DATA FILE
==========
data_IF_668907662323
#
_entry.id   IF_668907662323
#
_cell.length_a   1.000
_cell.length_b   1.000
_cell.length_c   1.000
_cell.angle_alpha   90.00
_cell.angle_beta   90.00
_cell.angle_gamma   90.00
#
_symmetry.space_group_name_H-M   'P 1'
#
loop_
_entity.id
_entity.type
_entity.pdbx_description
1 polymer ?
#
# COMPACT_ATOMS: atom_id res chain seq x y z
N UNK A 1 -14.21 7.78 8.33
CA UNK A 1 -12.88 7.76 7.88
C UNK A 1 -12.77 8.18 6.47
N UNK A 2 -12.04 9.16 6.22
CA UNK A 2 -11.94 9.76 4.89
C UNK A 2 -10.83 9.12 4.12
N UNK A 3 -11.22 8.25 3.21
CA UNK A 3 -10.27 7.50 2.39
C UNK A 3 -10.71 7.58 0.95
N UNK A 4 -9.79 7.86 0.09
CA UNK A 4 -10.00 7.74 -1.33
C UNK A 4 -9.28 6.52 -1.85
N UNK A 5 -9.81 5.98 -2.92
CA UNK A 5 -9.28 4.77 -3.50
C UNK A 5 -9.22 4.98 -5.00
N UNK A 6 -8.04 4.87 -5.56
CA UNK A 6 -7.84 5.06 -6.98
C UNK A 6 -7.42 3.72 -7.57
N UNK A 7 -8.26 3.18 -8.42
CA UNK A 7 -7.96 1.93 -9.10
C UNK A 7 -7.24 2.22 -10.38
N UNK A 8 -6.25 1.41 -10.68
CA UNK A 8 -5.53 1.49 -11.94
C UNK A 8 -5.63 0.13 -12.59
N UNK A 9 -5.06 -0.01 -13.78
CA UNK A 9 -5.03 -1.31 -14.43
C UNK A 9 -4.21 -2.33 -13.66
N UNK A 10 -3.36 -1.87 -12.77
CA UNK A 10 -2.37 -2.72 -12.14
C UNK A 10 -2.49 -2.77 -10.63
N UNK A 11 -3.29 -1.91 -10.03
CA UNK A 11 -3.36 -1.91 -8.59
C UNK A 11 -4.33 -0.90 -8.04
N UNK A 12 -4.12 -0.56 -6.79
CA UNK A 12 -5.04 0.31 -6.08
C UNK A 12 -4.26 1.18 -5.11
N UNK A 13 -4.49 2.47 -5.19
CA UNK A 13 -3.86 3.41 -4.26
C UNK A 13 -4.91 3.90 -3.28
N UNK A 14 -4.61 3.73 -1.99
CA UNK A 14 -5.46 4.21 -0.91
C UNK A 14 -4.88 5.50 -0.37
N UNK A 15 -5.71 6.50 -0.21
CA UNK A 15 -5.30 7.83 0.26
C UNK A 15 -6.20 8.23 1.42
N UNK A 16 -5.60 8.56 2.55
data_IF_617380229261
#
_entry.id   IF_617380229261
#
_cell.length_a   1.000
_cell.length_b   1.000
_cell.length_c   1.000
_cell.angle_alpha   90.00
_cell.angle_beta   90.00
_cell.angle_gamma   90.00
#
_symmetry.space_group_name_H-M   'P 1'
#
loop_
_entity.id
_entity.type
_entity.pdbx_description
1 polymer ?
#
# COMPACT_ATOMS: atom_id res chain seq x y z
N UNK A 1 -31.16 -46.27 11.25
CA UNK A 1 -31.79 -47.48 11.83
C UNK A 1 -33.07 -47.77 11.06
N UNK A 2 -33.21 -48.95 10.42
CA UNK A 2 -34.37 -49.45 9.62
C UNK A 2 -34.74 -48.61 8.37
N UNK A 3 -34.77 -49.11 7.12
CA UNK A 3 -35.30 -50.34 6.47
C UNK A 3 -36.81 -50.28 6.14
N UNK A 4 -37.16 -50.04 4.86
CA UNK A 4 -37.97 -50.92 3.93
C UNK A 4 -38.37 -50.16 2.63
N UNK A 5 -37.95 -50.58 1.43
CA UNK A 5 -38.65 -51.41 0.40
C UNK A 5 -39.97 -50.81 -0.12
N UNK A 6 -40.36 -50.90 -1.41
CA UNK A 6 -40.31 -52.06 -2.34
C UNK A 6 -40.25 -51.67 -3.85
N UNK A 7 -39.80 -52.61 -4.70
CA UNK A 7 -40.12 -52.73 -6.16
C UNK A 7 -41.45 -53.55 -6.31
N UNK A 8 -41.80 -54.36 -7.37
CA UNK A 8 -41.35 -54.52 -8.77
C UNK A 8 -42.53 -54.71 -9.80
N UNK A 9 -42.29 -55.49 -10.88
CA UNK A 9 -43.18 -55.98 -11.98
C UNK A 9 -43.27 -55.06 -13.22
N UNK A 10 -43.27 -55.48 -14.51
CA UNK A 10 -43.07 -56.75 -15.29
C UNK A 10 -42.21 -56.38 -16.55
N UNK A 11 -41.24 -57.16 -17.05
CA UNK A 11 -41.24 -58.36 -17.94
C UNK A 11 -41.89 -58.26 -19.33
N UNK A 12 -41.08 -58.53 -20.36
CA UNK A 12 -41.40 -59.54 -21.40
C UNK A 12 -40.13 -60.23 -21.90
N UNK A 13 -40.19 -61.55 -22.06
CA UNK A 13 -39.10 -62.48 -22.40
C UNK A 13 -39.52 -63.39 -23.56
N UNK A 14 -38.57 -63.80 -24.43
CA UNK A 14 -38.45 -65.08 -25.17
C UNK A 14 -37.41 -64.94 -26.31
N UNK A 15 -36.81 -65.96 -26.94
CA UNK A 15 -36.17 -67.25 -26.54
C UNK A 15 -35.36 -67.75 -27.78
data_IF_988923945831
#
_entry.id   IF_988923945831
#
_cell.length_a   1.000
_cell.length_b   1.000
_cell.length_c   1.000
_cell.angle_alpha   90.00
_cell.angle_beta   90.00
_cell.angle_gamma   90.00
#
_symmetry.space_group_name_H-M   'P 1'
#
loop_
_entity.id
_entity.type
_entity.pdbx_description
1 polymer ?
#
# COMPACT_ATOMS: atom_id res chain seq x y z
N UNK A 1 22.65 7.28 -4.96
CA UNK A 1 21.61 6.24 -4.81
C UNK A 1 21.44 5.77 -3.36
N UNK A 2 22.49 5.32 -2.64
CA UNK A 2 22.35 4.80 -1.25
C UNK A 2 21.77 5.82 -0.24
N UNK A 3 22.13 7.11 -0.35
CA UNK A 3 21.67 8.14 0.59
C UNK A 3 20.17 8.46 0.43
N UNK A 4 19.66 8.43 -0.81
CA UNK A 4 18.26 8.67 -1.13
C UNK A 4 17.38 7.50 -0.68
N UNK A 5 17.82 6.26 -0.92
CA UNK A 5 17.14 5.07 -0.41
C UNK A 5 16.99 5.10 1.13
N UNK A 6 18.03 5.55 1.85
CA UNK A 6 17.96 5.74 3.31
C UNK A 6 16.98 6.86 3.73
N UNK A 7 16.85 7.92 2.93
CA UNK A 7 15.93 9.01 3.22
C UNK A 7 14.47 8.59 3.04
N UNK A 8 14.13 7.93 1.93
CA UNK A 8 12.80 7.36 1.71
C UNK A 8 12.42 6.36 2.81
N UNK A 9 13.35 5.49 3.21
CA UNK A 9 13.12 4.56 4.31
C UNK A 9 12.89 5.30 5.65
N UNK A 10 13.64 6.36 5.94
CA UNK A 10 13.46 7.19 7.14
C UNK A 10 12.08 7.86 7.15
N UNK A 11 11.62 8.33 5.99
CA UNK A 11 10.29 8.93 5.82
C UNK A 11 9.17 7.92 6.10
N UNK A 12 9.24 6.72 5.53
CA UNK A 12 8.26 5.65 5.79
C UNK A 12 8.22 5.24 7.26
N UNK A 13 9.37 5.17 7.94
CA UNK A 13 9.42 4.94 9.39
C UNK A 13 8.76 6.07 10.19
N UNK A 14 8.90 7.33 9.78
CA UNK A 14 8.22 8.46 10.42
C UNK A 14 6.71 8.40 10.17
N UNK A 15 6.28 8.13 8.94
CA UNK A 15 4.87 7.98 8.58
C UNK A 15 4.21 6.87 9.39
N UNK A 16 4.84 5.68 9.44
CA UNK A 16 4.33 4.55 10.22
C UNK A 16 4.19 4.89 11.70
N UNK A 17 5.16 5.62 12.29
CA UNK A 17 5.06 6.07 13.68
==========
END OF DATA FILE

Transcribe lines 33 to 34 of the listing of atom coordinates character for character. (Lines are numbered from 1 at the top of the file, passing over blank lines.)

N UNK A 5 -9.81 5.98 -2.92
CA UNK A 5 -9.28 4.77 -3.50